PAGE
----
We believe the greatest contribution of our work will be clear empirical information (growth spurts, growth plateaus and achievement information) associated with middle and high school students’ learning of complex and dynamic science associated with the ecological impacts of global climate change. We see the empirically driven development of learning progressions, curricular units, assessment instruments and professional development resources as important secondary contributions. The hypotheses we wish to test are the following: Do Detroit, rural and small city students who work with coordinated scaffold-rich inquiry programs and visualization resources focusing on impacts of global climate change develop deep conceptual understandings as compared to matched cohorts students? As determined by growth curve analyses, what do their learning trajectories look like? What new insights about the design of scaffold-rich curricular units and visualization technologies can be gleaned from an analysis of students’ growth trajectories and summative achievement results? What kinds of assessment instruments are needed to provide reliable and valid measurement of learning progressions in these focus areas? What can we learn about the design of a series of multi-year, coordinated learning resources from the empirically driven development of learning progressions associated with an important emerging science, the ecological impacts of climate change?
This project is developing and testing a curricular learning progression of early algebra objectives and activities for students in grades 3 - 5. The goal of the work is to provide teachers with curricular guidance and instructional resources that are useful in preparing students for success in study of algebra at the middle grade level. The project is also developing and validating assessment tools for evaluating student progress toward essential pre-algebra mathematical understandings.
This project is developing software and curriculum materials in which data generated by students playing computer games form the raw material for mathematics classroom activities. Students play a short video game, analyze the game data, conjecture improved strategies, and test their strategies in another round of the game.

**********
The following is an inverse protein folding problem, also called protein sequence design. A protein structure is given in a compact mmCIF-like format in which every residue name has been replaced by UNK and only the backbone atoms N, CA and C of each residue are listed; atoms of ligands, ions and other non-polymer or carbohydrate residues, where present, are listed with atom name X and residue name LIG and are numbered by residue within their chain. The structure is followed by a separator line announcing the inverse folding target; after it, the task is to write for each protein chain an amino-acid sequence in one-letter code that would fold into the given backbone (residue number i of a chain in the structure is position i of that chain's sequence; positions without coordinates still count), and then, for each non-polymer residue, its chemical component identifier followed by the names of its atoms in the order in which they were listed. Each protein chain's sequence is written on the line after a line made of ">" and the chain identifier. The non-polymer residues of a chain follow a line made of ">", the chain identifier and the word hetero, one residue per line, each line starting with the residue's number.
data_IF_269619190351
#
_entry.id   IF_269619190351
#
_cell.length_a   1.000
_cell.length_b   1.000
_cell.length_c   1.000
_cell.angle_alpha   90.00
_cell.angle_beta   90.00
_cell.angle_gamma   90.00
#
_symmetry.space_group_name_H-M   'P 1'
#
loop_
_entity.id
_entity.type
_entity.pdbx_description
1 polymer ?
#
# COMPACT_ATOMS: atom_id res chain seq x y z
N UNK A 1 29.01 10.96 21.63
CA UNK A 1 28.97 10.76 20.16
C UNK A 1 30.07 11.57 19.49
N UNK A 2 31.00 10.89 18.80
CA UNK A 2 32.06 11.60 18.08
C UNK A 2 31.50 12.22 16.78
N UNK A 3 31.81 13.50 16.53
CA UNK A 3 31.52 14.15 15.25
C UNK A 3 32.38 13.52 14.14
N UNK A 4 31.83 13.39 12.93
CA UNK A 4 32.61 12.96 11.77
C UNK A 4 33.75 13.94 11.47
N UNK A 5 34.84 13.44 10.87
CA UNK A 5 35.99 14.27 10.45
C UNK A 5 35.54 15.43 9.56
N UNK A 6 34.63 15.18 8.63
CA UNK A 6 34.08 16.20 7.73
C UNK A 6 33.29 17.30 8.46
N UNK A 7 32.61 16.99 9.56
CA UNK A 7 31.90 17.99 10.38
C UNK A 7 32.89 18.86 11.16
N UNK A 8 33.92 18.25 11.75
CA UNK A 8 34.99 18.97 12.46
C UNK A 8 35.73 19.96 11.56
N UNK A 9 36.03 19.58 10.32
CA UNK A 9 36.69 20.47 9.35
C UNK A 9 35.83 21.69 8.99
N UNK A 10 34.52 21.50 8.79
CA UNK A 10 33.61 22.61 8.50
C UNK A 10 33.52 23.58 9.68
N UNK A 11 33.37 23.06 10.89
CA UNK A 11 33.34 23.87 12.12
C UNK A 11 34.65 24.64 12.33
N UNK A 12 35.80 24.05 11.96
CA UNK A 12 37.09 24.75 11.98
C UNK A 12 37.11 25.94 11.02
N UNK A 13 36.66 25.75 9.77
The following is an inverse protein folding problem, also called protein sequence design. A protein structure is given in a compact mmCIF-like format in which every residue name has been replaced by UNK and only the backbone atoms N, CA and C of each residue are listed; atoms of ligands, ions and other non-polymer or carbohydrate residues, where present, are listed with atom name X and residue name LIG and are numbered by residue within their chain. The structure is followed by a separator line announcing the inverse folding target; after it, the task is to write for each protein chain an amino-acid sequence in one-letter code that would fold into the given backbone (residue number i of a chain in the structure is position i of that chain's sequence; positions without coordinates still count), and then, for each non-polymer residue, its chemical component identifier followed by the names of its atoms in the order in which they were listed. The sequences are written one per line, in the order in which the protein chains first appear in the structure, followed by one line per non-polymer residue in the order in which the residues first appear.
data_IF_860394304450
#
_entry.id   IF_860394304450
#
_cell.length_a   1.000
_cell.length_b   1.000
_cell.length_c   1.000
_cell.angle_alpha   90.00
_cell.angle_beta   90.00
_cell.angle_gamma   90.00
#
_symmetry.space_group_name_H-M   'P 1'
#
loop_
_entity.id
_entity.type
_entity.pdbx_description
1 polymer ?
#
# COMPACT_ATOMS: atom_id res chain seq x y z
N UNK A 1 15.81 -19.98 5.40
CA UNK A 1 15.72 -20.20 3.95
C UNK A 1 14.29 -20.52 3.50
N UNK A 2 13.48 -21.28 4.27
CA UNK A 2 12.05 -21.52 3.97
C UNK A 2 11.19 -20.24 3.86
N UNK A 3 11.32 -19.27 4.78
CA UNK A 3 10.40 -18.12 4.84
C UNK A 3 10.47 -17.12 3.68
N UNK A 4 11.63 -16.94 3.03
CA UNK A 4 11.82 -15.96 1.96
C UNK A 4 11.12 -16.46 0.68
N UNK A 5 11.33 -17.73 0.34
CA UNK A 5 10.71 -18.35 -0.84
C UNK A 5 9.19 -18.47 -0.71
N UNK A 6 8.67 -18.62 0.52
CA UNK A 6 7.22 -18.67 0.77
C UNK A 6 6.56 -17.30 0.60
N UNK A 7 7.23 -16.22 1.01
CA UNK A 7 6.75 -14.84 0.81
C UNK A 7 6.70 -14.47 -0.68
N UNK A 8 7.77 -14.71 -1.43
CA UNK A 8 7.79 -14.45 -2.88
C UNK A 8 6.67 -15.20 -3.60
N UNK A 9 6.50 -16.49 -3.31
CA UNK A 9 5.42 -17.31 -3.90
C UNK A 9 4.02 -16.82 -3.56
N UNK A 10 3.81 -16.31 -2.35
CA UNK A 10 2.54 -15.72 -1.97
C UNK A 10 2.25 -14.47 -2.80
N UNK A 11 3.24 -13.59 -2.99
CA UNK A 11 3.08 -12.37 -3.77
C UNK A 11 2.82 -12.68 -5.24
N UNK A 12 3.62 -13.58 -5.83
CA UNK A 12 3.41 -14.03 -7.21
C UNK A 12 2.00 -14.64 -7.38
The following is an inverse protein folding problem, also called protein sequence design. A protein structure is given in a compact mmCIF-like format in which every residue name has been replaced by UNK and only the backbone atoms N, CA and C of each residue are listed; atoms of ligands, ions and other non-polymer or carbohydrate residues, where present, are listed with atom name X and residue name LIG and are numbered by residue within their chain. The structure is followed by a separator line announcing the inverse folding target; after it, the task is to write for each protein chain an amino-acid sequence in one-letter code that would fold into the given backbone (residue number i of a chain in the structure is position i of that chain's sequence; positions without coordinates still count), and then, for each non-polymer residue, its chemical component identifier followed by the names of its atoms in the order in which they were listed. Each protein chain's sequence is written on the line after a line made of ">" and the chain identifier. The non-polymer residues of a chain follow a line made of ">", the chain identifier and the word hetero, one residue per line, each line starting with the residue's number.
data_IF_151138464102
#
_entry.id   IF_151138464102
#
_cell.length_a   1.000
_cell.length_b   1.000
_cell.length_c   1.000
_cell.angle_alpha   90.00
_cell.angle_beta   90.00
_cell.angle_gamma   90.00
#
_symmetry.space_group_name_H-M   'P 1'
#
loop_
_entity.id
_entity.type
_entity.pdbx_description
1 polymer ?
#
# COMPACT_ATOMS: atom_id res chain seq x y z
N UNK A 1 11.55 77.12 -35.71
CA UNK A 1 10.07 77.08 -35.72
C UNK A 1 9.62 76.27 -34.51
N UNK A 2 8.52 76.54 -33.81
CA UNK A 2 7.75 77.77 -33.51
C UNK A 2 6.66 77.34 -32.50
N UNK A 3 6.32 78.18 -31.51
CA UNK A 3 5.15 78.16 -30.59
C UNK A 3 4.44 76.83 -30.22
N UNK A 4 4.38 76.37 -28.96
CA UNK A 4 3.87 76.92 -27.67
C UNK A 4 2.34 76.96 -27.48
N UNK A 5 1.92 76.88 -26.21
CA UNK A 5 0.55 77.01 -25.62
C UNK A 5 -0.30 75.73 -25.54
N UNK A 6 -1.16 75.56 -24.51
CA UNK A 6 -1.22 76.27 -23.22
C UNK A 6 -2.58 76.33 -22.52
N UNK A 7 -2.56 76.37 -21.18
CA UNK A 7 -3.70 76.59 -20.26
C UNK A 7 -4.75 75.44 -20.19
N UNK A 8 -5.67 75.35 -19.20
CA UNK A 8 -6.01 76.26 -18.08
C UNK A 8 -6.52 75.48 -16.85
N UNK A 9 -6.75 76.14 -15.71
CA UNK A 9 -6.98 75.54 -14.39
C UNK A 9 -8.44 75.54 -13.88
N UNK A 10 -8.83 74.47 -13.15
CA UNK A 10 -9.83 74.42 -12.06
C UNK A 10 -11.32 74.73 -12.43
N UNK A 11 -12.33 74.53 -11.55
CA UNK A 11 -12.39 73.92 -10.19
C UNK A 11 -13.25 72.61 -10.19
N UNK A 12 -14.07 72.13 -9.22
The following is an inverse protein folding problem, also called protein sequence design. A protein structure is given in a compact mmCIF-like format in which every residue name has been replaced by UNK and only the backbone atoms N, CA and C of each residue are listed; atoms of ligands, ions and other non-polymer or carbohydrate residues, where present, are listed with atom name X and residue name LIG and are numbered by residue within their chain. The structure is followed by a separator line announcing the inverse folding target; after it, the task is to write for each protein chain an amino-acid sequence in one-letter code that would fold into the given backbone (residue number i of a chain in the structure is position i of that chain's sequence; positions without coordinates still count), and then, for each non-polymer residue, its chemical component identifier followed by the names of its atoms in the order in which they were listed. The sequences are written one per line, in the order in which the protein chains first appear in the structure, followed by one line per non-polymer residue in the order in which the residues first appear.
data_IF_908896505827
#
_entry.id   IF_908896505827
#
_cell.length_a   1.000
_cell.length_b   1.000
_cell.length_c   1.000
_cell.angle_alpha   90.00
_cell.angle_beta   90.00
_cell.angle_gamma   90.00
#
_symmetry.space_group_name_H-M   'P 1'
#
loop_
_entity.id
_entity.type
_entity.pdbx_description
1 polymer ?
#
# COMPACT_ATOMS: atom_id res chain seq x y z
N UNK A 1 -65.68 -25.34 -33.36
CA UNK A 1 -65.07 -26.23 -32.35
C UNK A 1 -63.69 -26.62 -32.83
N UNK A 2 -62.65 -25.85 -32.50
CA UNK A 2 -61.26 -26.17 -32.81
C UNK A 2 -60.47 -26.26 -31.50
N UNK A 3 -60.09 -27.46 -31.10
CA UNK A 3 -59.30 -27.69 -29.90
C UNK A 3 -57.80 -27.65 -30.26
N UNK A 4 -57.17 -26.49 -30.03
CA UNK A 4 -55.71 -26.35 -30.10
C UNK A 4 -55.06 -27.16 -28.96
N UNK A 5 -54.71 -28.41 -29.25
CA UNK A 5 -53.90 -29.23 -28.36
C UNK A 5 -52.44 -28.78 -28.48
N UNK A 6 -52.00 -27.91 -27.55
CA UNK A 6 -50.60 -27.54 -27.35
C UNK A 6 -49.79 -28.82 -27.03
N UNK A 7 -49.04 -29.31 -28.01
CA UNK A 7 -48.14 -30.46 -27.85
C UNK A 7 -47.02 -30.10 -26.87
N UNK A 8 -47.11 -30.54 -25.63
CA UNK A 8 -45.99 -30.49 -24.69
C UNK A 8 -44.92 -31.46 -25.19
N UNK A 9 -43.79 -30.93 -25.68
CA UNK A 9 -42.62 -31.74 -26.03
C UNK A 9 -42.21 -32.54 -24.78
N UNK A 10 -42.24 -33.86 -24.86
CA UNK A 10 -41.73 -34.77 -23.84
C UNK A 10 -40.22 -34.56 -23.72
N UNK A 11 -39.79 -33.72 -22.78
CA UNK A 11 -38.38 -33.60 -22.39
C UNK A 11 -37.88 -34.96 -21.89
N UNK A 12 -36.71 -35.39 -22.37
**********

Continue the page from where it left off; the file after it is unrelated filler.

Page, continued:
Students playing computer games generate large quantities of rich, interesting, highly variable data that mostly evaporates into the ether when the game ends. What if in a classroom setting, data from games students played remained accessible to them for analysis? In software and curriculum materials being developed by the Data Games project at UMass Amherst and KCP Technologies, data generated by students playing computer games form the raw material for mathematics classroom activities. Students play a short video game, analyze the game data, conjecture improved strategies, and test their strategies in another round of the game.
The video games are embedded in TinkerPlots and Fathom, two data analysis learning environments widely used in grades 5–8 and 8–14 respectively. The game data appear in graphs in real time, allowing several cycles of strategy improvement in a short time. The games are designed so that these cycles im- prove understanding of specific data modeling and/or mathematics concepts. Lessons will be embedded in LessonLink from Key Curriculum Press to facilitate their integration into standard curricula. The three- year project expands research in students’ understanding of data modeling and their ability to learn mathematical content embedded in data-rich contexts.
This project aims to find principles of instruction for developing students' visual models in science, including design principles for curriculum development, technological tools, and new pedagogical principles. The project concentrates on methods teachers use to guide class discussions while using innovative model-based curricula in middle school biology and in high school physical science.